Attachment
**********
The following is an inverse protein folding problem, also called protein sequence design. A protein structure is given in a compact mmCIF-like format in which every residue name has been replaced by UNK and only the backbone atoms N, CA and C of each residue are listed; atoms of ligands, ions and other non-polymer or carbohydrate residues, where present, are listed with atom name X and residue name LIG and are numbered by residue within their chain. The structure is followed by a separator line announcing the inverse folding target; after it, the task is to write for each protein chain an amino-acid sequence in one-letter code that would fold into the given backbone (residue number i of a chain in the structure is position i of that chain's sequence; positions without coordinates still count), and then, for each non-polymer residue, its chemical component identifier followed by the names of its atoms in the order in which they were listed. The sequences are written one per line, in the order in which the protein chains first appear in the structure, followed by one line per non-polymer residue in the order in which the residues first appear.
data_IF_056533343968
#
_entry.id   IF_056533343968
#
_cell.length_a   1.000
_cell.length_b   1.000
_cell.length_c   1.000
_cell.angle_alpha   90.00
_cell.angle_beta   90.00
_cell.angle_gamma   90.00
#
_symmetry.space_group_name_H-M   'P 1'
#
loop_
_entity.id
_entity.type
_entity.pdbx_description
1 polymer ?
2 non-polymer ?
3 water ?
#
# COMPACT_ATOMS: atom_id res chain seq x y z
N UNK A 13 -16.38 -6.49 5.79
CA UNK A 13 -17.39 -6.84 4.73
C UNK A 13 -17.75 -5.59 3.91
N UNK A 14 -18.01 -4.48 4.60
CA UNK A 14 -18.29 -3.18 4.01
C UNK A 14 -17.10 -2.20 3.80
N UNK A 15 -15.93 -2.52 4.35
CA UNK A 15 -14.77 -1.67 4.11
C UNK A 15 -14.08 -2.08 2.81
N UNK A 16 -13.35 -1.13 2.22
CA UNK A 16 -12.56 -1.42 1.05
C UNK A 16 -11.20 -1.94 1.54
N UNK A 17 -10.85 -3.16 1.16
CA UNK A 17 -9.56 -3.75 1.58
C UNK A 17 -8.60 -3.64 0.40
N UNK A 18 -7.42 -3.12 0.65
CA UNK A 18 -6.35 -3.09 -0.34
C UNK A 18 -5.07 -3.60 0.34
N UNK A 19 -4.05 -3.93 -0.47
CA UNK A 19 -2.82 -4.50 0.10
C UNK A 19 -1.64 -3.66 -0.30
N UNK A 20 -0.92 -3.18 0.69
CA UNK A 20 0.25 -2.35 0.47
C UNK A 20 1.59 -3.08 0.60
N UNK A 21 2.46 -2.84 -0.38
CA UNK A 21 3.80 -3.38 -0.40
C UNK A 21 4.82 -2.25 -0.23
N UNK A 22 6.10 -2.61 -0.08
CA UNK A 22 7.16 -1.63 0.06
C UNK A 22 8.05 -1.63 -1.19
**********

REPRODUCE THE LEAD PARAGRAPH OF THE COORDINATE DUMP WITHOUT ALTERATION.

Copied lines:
The following is an inverse protein folding problem, also called protein sequence design. A protein structure is given in a compact mmCIF-like format in which every residue name has been replaced by UNK and only the backbone atoms N, CA and C of each residue are listed; atoms of ligands, ions and other non-polymer or carbohydrate residues, where present, are listed with atom name X and residue name LIG and are numbered by residue within their chain. The structure is followed by a separator line announcing the inverse folding target; after it, the task is to write for each protein chain an amino-acid sequence in one-letter code that would fold into the given backbone (residue number i of a chain in the structure is position i of that chain's sequence; positions without coordinates still count), and then, for each non-polymer residue, its chemical component identifier followed by the names of its atoms in the order in which they were listed. The sequences are written one per line, in the order in which the protein chains first appear in the structure, followed by one line per non-polymer residue in the order in which the residues first appear.